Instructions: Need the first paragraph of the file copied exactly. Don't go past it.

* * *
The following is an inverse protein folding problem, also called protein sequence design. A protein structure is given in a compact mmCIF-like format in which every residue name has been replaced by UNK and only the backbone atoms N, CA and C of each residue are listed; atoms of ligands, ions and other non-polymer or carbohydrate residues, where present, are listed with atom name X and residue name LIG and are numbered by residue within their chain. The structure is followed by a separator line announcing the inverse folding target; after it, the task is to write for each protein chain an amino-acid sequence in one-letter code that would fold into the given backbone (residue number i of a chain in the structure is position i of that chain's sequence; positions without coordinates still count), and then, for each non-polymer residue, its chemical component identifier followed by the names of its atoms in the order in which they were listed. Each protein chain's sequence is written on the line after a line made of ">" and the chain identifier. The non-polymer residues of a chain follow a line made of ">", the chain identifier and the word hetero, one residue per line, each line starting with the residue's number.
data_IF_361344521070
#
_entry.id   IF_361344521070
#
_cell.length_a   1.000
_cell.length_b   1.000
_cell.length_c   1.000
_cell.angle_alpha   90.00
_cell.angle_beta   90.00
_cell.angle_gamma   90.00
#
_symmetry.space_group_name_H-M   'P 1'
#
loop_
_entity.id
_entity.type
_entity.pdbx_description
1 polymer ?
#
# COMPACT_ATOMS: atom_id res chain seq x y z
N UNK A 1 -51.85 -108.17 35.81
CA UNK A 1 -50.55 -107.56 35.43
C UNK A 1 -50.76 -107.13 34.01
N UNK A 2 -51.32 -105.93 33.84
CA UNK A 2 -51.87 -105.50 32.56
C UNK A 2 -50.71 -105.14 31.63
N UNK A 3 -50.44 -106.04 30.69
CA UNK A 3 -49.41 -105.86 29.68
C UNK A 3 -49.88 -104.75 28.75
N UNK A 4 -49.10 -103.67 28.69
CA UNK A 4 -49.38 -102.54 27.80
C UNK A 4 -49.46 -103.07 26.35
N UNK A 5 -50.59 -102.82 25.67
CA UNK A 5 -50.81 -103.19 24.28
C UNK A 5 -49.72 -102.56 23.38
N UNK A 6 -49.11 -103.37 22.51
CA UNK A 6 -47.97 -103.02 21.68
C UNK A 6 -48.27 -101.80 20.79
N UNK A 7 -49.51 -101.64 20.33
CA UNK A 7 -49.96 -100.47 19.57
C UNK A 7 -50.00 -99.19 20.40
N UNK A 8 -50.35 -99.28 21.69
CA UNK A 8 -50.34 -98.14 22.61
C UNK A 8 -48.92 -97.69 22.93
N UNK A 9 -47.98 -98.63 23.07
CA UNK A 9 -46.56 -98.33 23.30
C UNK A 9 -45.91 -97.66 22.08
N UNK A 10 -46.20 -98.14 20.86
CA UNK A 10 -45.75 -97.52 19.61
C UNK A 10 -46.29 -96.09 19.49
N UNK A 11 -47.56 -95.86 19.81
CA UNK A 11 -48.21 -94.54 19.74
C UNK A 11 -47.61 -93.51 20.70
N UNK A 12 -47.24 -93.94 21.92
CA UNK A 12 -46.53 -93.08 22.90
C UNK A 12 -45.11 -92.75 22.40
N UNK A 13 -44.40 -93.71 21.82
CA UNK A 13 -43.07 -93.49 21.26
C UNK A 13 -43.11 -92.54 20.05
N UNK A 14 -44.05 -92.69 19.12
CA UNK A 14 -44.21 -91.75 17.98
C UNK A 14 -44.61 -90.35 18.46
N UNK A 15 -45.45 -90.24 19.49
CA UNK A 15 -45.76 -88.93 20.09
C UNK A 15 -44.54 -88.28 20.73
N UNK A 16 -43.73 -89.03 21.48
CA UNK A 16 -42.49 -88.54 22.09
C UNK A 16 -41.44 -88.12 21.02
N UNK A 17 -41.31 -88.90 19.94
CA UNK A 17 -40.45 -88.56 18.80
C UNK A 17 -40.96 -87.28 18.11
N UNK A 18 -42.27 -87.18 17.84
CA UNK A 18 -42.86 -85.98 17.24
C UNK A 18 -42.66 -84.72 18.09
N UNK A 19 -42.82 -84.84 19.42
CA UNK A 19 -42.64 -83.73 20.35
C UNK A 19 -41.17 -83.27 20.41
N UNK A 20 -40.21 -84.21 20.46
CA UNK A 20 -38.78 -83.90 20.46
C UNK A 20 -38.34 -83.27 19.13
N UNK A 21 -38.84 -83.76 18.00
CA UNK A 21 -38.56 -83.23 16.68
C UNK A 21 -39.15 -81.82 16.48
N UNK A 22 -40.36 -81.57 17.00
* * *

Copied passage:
The following is an inverse protein folding problem, also called protein sequence design. A protein structure is given in a compact mmCIF-like format in which every residue name has been replaced by UNK and only the backbone atoms N, CA and C of each residue are listed; atoms of ligands, ions and other non-polymer or carbohydrate residues, where present, are listed with atom name X and residue name LIG and are numbered by residue within their chain. The structure is followed by a separator line announcing the inverse folding target; after it, the task is to write for each protein chain an amino-acid sequence in one-letter code that would fold into the given backbone (residue number i of a chain in the structure is position i of that chain's sequence; positions without coordinates still count), and then, for each non-polymer residue, its chemical component identifier followed by the names of its atoms in the order in which they were listed. Each protein chain's sequence is written on the line after a line made of ">" and the chain identifier. The non-polymer residues of a chain follow a line made of ">", the chain identifier and the word hetero, one residue per line, each line starting with the residue's number.